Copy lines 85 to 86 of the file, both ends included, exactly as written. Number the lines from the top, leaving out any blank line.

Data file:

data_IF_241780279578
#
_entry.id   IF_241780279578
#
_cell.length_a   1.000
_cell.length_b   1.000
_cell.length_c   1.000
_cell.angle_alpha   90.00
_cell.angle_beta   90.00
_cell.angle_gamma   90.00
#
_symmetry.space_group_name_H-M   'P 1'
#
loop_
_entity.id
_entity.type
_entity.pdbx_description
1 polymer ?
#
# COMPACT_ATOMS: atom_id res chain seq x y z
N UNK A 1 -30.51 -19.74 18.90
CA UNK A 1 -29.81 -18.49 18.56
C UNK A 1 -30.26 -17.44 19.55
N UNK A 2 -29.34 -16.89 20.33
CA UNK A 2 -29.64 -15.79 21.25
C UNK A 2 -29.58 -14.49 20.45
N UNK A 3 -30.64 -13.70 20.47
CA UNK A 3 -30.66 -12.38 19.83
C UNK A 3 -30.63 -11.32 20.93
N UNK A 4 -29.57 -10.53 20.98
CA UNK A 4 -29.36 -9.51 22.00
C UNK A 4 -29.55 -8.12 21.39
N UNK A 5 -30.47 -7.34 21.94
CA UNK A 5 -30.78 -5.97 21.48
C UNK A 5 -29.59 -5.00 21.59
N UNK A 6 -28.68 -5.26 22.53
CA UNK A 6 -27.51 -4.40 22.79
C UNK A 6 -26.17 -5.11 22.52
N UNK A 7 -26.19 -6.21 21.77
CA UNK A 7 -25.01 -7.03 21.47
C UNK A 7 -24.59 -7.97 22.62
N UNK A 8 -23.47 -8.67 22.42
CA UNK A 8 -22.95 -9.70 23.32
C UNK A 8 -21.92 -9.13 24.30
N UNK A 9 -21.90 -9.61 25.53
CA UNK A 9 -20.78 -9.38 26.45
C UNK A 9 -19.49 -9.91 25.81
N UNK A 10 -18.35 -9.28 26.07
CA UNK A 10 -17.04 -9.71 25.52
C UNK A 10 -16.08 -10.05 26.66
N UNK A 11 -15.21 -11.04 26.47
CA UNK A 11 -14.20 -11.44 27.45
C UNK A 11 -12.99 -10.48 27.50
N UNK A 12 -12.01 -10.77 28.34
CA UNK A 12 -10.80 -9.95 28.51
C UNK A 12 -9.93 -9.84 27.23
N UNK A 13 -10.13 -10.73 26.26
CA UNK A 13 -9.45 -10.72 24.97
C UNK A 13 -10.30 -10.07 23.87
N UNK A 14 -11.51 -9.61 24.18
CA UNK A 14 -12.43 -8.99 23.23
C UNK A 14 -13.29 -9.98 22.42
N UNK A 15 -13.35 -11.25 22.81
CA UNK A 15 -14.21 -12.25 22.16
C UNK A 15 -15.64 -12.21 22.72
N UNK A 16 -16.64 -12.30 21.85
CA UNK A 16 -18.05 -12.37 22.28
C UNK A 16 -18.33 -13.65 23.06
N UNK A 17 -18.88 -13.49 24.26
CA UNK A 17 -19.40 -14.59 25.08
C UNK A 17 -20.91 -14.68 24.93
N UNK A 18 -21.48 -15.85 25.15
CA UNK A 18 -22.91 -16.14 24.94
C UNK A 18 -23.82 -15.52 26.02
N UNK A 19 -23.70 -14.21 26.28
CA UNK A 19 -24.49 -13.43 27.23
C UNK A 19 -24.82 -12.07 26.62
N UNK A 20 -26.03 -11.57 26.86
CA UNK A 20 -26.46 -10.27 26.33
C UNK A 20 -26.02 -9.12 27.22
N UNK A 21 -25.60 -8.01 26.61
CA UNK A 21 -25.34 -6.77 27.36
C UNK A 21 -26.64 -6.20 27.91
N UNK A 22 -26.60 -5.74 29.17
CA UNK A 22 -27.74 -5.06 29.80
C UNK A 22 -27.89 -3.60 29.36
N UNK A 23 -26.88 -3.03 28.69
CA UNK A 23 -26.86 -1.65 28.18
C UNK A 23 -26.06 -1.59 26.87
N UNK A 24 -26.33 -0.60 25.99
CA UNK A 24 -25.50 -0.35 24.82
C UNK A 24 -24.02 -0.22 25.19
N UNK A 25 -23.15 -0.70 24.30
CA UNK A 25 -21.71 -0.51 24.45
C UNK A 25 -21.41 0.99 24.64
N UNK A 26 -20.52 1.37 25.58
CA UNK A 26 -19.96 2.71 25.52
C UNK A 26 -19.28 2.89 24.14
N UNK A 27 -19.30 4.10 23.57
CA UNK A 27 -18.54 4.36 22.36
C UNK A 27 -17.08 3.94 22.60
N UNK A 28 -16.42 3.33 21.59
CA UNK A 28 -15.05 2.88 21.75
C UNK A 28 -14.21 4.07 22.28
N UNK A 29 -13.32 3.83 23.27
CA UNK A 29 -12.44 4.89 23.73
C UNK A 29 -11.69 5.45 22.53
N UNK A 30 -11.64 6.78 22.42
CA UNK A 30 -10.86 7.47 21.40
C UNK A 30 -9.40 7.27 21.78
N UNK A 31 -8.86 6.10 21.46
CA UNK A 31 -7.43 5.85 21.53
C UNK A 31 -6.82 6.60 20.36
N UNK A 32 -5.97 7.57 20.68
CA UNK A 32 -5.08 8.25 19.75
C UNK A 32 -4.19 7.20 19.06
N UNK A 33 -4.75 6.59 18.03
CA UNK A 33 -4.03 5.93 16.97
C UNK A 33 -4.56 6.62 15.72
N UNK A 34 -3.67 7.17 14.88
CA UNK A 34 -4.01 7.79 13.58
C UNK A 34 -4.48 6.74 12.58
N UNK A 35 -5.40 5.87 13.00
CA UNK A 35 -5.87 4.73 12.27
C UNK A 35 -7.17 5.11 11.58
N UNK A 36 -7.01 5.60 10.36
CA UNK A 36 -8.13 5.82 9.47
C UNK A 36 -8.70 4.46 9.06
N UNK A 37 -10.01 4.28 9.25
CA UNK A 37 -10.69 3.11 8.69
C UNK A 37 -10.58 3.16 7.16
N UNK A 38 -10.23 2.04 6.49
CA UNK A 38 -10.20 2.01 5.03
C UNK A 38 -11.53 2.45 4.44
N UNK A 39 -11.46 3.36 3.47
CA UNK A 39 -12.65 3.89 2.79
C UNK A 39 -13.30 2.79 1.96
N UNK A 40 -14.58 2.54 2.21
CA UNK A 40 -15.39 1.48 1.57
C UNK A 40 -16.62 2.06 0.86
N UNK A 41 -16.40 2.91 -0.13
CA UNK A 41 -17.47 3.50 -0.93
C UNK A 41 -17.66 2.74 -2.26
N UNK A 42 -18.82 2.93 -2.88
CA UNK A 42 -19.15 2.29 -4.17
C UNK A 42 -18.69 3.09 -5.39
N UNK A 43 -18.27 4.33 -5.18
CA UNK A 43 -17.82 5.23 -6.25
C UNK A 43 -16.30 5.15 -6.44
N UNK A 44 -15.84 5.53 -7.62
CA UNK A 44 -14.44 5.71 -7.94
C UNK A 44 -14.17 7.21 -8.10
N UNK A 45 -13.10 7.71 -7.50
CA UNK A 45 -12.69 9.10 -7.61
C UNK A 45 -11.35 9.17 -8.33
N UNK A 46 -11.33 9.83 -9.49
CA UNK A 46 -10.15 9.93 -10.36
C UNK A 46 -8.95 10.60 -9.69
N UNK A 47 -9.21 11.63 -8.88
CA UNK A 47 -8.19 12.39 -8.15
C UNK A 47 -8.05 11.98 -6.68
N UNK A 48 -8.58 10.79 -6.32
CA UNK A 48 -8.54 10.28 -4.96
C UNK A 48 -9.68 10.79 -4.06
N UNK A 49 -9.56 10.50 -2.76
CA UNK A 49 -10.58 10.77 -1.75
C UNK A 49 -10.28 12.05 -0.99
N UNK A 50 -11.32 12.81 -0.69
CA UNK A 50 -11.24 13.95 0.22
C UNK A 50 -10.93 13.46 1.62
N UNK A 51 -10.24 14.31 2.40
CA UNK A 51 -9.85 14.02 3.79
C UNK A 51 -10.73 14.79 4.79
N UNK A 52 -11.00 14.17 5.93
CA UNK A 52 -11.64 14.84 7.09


CA UNK A 22 -27.74 -5.06 29.80
C UNK A 22 -27.89 -3.60 29.36